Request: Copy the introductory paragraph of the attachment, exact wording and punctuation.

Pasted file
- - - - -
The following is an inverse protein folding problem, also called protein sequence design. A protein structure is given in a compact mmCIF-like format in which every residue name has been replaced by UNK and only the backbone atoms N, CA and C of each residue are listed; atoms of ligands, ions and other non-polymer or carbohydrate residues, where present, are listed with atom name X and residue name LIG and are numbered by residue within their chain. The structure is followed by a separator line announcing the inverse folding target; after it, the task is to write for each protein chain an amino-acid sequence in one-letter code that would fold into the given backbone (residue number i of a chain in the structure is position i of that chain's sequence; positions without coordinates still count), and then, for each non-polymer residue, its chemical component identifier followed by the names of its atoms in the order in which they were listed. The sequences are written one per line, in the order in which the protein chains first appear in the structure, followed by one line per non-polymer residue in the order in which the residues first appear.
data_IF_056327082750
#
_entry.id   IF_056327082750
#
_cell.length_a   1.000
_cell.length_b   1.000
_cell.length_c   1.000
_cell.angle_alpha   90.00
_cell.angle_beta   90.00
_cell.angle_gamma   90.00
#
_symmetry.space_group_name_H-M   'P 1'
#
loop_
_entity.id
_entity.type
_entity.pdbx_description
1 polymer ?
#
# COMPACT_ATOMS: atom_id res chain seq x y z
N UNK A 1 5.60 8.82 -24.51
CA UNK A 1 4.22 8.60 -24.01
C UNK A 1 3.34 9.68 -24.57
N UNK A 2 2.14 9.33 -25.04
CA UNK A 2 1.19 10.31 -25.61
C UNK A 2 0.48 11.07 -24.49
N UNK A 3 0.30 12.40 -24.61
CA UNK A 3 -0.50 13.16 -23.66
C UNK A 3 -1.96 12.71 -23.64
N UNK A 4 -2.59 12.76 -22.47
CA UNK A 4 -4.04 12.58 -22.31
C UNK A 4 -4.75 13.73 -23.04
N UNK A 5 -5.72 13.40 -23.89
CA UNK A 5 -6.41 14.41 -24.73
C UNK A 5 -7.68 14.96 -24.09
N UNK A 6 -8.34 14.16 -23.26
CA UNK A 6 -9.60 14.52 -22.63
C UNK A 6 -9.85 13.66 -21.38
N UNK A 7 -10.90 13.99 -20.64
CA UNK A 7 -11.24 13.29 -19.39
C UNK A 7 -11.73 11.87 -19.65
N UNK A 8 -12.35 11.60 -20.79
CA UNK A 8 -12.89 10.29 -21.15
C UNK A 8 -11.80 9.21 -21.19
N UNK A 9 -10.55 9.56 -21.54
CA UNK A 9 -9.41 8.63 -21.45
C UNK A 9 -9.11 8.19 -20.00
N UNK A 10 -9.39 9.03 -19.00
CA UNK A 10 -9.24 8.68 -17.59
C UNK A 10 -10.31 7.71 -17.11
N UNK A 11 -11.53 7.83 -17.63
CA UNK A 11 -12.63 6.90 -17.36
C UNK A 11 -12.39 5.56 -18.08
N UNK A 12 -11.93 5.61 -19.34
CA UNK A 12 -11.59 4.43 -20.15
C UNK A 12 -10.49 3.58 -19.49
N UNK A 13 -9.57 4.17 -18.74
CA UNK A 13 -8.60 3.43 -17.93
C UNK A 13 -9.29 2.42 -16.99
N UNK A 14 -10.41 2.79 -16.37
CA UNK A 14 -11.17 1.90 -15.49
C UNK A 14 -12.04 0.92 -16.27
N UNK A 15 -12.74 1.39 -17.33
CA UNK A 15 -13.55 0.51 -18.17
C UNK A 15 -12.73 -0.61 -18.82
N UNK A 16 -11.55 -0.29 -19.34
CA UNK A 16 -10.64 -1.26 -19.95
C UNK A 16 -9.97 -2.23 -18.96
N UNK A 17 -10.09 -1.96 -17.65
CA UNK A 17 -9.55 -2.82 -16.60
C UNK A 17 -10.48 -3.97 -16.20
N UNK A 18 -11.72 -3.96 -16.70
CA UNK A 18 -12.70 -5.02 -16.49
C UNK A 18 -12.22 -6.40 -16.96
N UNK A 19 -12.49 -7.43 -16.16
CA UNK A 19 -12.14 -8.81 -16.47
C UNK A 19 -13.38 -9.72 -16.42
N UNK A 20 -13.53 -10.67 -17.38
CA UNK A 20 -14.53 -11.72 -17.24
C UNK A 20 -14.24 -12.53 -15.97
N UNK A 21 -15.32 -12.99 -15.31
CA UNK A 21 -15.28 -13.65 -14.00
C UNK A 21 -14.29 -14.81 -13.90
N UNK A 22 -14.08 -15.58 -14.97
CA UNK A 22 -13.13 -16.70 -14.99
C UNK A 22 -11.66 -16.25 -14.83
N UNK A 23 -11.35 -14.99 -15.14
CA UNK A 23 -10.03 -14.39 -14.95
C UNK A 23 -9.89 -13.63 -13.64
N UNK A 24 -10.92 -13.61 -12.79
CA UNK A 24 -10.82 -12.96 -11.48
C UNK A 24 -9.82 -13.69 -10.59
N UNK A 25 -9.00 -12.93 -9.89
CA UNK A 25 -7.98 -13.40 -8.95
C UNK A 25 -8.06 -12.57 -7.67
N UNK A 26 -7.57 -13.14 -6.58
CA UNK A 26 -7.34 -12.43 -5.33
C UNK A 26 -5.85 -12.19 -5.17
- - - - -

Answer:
The following is an inverse protein folding problem, also called protein sequence design. A protein structure is given in a compact mmCIF-like format in which every residue name has been replaced by UNK and only the backbone atoms N, CA and C of each residue are listed; atoms of ligands, ions and other non-polymer or carbohydrate residues, where present, are listed with atom name X and residue name LIG and are numbered by residue within their chain. The structure is followed by a separator line announcing the inverse folding target; after it, the task is to write for each protein chain an amino-acid sequence in one-letter code that would fold into the given backbone (residue number i of a chain in the structure is position i of that chain's sequence; positions without coordinates still count), and then, for each non-polymer residue, its chemical component identifier followed by the names of its atoms in the order in which they were listed. The sequences are written one per line, in the order in which the protein chains first appear in the structure, followed by one line per non-polymer residue in the order in which the residues first appear.